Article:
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How is oil naturally pushed to the top of reservoirs?

  1. Aug 3, 2012 #1
    I am not talking about drive mechanisms used in oil extraction, like water or gas injection. I am referring simply to the fact that oil migrates to the top of reservoirs until it reaches an impermeable top layer that traps it.
    "A trap forms when the buoyancy forces driving the upward migration of hydrocarbons through a permeable rock cannot overcome the capillary forces of a sealing medium." - http://en.wikipedia.org/wiki/Petroleum_reservoir
    From what I understand oil is usually found in a layer of porous rock. Sometimes there is water at the bottom, but let's assume that is not the case. What causes this buoyancy?
    Thank you
  2. jcsd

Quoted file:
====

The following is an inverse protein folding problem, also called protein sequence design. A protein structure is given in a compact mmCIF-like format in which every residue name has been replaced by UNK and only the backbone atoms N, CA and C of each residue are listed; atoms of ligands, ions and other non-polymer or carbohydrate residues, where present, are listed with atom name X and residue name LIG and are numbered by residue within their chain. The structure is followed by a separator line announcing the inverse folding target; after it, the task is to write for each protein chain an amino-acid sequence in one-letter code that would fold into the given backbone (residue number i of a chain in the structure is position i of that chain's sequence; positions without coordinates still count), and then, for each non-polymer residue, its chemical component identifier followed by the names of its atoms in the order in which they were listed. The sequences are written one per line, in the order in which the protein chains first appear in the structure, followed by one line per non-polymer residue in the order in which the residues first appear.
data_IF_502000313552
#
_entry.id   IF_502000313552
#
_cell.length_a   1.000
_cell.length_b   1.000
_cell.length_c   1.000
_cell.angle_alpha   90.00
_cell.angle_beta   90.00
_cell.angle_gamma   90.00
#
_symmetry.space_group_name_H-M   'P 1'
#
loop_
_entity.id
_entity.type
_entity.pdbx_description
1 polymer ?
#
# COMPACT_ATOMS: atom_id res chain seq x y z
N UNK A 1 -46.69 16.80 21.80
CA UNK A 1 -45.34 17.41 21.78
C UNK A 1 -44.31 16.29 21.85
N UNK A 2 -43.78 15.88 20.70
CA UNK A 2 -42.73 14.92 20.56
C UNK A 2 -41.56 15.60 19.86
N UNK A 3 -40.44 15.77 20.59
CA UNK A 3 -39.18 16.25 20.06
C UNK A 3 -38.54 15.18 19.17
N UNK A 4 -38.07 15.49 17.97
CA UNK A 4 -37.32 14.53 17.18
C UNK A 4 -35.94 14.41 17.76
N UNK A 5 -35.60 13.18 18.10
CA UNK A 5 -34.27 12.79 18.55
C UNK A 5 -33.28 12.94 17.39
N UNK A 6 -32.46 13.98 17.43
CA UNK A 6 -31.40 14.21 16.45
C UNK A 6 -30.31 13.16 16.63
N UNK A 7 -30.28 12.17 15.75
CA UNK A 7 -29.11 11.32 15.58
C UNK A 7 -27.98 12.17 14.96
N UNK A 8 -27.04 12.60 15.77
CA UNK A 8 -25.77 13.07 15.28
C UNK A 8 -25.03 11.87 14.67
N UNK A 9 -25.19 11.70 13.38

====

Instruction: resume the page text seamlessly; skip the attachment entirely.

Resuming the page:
3. Aug 4, 2012 #2


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    Don't think of the ground as "solid". Think or it as a very viscous liquid. The oil simply trys to float up through the denser rock.
  4. Aug 4, 2012 #3
    Thank you for your answer.
    But, and thinking about the most common oil reservoirs, made of sandstone. It's not easy to image it as a viscous liquid. If it was only made up of small loose grains of sand then I would understand it, but it is not the case, it is more of a porous solid…
  5. Aug 7, 2012 #4
    No more thoughts on this?
  6. Aug 8, 2012 #5
    I just wanted to share this:
    I asked this question to a petroleum engineer, and apparently the answer is that water is always present so when hydrocarbons are formed they interact with water (not chemically) and being lighter than water are pushed up-dip due to gravity segregation.
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